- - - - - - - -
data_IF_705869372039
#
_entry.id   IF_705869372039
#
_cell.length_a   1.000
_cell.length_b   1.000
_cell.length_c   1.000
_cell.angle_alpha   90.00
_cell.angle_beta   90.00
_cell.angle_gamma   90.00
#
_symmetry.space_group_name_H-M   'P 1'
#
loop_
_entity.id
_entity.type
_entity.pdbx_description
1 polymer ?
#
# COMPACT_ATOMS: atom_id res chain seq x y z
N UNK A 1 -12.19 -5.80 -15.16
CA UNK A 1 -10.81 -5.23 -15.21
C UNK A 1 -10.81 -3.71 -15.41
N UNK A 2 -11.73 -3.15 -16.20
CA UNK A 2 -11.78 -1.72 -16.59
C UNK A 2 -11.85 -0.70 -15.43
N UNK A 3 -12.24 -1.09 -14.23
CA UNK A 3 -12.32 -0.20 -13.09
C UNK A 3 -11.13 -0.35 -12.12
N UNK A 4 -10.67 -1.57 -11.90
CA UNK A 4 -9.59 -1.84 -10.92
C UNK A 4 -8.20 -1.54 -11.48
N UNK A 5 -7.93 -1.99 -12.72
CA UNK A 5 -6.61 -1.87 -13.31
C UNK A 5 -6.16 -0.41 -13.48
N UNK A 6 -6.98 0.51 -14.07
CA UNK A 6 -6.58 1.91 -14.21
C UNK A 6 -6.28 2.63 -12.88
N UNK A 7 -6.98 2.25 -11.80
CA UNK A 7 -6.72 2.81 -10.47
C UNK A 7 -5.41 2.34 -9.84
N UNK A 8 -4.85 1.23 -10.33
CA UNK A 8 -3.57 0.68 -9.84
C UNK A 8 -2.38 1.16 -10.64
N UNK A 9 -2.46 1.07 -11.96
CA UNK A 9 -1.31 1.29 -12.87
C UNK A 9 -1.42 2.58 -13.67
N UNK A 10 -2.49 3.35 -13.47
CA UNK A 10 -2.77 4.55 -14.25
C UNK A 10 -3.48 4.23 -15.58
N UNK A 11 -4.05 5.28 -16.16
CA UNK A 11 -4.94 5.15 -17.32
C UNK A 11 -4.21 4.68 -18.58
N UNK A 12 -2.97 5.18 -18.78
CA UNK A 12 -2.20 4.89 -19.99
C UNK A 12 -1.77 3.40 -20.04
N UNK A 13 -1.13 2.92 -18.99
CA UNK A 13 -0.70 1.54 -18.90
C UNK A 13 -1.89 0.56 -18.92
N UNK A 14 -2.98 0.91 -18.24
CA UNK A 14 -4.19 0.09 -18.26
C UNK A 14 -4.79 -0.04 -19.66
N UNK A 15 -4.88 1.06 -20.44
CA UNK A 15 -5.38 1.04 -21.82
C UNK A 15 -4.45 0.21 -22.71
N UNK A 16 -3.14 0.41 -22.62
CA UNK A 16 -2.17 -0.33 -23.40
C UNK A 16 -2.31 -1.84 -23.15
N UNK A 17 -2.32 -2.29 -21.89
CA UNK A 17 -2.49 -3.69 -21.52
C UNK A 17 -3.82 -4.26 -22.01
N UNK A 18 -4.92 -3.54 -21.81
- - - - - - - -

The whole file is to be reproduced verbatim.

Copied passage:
data_IF_705869372039
#
_entry.id   IF_705869372039
#
_cell.length_a   1.000
_cell.length_b   1.000
_cell.length_c   1.000
_cell.angle_alpha   90.00
_cell.angle_beta   90.00
_cell.angle_gamma   90.00
#
_symmetry.space_group_name_H-M   'P 1'
#
loop_
_entity.id
_entity.type
_entity.pdbx_description
1 polymer ?
#
# COMPACT_ATOMS: atom_id res chain seq x y z
N UNK A 1 -12.19 -5.80 -15.16
CA UNK A 1 -10.81 -5.23 -15.21
C UNK A 1 -10.81 -3.71 -15.41
N UNK A 2 -11.73 -3.15 -16.20
CA UNK A 2 -11.78 -1.72 -16.59
C UNK A 2 -11.85 -0.70 -15.43
N UNK A 3 -12.24 -1.09 -14.23
CA UNK A 3 -12.32 -0.20 -13.09
C UNK A 3 -11.13 -0.35 -12.12
N UNK A 4 -10.67 -1.57 -11.90
CA UNK A 4 -9.59 -1.84 -10.92
C UNK A 4 -8.20 -1.54 -11.48
N UNK A 5 -7.93 -1.99 -12.72
CA UNK A 5 -6.61 -1.87 -13.31
C UNK A 5 -6.16 -0.41 -13.48
N UNK A 6 -6.98 0.51 -14.07
CA UNK A 6 -6.58 1.91 -14.21
C UNK A 6 -6.28 2.63 -12.88
N UNK A 7 -6.98 2.25 -11.80
CA UNK A 7 -6.72 2.81 -10.47
C UNK A 7 -5.41 2.34 -9.84
N UNK A 8 -4.85 1.23 -10.33
CA UNK A 8 -3.57 0.68 -9.84
C UNK A 8 -2.38 1.16 -10.64
N UNK A 9 -2.46 1.07 -11.96
CA UNK A 9 -1.31 1.29 -12.87
C UNK A 9 -1.42 2.58 -13.67
N UNK A 10 -2.49 3.35 -13.47
CA UNK A 10 -2.77 4.55 -14.25
C UNK A 10 -3.48 4.23 -15.58
N UNK A 11 -4.05 5.28 -16.16
CA UNK A 11 -4.94 5.15 -17.32
C UNK A 11 -4.21 4.68 -18.58
N UNK A 12 -2.97 5.18 -18.78
CA UNK A 12 -2.20 4.89 -19.99
C UNK A 12 -1.77 3.40 -20.04
N UNK A 13 -1.13 2.92 -18.99
CA UNK A 13 -0.70 1.54 -18.90
C UNK A 13 -1.89 0.56 -18.92
N UNK A 14 -2.98 0.91 -18.24
CA UNK A 14 -4.19 0.09 -18.26
C UNK A 14 -4.79 -0.04 -19.66
N UNK A 15 -4.88 1.06 -20.44
CA UNK A 15 -5.38 1.04 -21.82
C UNK A 15 -4.45 0.21 -22.71
N UNK A 16 -3.14 0.41 -22.62
CA UNK A 16 -2.17 -0.33 -23.40
C UNK A 16 -2.31 -1.84 -23.15
N UNK A 17 -2.32 -2.29 -21.89
CA UNK A 17 -2.49 -3.69 -21.52
C UNK A 17 -3.82 -4.26 -22.01
N UNK A 18 -4.92 -3.54 -21.81